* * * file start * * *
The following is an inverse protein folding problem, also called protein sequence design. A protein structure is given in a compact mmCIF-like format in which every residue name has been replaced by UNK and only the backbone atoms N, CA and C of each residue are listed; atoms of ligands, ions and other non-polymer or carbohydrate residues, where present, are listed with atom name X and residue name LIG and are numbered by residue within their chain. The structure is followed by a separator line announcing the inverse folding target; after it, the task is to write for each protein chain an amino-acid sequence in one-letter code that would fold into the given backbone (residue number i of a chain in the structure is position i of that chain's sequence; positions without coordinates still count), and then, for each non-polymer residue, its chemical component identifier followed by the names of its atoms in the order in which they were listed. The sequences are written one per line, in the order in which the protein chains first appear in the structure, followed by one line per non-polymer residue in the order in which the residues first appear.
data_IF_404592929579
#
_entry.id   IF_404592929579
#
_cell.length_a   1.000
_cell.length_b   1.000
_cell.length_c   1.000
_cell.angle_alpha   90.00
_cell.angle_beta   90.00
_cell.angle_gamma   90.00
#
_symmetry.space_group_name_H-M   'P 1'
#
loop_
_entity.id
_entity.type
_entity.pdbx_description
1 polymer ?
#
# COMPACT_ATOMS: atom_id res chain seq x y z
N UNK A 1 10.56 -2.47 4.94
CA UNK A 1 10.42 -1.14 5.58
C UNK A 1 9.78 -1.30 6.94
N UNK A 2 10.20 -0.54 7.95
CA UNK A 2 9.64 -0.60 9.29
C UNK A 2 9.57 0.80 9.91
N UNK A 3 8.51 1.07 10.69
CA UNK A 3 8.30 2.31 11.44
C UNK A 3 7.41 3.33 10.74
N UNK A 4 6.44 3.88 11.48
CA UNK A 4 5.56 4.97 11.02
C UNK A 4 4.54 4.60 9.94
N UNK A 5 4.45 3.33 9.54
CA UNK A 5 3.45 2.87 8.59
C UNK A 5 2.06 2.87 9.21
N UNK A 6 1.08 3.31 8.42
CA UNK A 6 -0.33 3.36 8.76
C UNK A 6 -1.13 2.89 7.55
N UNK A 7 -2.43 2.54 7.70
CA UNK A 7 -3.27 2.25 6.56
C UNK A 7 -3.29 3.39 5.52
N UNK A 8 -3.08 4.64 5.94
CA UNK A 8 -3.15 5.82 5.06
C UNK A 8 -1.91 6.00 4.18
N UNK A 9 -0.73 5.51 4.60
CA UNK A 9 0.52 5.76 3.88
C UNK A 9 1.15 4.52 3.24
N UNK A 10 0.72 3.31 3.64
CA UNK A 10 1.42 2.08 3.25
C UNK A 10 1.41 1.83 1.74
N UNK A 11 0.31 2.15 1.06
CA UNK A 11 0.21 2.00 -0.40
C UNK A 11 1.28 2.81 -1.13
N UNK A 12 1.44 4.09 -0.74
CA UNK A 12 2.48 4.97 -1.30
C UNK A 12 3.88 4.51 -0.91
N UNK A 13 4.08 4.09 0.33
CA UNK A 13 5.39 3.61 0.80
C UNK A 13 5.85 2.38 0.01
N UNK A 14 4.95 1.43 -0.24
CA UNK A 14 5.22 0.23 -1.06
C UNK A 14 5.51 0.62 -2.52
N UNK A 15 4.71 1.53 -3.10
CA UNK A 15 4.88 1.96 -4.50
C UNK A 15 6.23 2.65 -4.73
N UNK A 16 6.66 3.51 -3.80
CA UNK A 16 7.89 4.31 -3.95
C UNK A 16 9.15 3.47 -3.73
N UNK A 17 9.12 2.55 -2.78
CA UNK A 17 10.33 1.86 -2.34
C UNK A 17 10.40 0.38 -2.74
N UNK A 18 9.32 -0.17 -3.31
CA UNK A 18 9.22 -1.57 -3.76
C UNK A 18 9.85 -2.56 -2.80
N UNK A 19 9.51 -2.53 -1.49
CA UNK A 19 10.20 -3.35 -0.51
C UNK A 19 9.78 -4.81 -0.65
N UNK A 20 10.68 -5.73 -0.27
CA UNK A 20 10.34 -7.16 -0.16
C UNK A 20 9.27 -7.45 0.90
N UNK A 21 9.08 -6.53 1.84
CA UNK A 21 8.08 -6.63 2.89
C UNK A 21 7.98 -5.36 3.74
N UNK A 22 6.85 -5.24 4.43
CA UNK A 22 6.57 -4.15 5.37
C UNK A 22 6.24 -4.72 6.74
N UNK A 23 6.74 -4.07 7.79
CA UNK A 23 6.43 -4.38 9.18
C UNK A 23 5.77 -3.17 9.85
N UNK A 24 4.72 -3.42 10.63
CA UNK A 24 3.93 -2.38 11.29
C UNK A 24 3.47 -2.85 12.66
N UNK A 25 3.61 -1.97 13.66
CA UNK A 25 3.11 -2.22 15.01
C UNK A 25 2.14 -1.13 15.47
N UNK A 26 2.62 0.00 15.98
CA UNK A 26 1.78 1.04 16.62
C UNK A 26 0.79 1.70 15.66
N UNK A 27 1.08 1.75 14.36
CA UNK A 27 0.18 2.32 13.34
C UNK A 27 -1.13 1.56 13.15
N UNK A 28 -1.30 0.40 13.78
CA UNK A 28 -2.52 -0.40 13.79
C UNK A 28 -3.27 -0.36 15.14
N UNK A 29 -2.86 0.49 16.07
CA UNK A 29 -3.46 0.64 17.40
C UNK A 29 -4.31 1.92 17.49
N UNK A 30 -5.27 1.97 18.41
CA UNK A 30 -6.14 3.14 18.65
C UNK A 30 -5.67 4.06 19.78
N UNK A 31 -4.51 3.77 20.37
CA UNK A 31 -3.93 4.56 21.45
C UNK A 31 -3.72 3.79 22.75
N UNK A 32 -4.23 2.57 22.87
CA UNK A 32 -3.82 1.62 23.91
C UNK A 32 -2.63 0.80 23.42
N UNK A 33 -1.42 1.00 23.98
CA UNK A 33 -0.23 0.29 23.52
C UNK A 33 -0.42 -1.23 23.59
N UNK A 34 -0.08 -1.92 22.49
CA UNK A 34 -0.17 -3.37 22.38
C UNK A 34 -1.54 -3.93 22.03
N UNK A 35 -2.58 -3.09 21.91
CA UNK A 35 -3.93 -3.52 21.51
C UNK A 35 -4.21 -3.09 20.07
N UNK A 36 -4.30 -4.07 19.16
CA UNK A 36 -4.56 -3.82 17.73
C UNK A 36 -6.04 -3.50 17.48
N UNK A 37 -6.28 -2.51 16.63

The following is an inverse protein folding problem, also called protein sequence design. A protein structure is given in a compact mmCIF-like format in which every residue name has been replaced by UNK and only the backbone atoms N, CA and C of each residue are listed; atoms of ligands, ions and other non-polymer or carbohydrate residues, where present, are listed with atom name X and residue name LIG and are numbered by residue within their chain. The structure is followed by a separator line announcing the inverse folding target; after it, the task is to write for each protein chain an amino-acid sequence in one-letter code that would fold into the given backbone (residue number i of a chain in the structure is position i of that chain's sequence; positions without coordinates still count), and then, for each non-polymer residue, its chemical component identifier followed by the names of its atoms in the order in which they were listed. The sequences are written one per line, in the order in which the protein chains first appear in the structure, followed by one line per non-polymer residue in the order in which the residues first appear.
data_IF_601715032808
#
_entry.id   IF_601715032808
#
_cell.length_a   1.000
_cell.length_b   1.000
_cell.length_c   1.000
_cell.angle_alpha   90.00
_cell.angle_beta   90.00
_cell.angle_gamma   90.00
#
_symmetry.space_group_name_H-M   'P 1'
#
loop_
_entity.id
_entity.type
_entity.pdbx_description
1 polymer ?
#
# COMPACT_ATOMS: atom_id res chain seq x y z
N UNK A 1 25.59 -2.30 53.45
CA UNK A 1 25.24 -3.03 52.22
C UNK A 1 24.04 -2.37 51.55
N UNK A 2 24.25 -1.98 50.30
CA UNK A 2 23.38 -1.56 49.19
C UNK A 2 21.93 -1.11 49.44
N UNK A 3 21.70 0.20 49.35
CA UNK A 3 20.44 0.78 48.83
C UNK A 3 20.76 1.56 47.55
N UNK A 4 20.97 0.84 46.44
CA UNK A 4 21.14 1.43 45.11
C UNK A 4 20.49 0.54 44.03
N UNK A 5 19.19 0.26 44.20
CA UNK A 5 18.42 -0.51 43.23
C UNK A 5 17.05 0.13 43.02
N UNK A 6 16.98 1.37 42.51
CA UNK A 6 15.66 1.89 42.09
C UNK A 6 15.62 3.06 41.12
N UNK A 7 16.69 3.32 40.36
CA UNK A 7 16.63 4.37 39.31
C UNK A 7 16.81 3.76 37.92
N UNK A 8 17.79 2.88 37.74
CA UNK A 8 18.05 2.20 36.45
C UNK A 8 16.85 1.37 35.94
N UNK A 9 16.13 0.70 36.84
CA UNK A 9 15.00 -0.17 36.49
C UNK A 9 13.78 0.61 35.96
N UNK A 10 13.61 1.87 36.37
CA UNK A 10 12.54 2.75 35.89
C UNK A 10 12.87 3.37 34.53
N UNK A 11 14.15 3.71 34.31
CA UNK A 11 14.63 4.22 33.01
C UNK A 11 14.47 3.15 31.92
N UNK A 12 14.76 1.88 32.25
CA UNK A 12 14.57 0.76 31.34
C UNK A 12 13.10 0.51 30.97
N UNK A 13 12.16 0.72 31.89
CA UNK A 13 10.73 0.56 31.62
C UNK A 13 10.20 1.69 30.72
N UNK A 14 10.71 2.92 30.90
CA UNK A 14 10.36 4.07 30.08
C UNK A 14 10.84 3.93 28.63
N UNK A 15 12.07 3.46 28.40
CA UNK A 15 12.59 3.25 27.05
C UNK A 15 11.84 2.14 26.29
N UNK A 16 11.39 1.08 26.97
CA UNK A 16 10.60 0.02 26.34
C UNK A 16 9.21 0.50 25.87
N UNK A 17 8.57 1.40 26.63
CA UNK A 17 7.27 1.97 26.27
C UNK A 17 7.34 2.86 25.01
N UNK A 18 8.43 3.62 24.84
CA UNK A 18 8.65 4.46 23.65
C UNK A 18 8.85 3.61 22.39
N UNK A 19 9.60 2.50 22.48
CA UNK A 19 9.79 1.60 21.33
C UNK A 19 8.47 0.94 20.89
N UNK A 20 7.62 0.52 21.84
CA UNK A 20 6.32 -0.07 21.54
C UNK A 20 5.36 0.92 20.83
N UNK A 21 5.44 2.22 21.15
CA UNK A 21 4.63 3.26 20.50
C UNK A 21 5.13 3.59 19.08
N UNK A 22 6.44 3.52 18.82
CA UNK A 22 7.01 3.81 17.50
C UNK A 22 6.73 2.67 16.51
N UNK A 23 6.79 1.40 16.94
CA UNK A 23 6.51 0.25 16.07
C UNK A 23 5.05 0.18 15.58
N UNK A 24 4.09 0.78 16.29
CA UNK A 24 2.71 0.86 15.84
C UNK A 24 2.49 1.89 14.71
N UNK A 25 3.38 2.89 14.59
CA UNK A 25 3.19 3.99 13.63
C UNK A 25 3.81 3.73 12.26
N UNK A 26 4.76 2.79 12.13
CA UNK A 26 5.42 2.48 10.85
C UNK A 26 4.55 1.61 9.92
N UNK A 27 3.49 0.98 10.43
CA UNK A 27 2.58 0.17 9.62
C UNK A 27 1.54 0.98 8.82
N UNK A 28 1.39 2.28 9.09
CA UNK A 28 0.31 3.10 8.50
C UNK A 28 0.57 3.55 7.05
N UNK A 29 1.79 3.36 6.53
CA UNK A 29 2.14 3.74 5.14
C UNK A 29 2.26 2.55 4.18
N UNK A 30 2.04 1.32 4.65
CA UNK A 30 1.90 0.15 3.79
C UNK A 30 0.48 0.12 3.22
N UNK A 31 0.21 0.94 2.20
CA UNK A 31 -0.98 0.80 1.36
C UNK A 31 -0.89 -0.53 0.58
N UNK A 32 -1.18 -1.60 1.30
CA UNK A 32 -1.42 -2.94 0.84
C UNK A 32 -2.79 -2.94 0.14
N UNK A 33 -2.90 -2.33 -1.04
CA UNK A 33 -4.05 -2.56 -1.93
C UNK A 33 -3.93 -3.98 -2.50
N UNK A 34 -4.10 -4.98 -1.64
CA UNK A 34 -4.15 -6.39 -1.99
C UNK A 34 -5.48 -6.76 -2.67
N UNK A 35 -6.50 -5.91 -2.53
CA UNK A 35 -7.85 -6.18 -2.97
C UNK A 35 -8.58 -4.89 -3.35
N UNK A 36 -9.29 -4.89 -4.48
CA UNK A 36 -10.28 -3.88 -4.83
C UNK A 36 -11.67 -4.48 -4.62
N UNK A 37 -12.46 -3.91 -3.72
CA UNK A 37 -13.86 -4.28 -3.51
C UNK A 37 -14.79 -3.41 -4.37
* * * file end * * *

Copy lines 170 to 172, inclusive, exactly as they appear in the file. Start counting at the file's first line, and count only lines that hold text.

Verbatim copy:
N UNK A 7 16.69 3.32 40.36
CA UNK A 7 16.63 4.37 39.31
C UNK A 7 16.81 3.76 37.92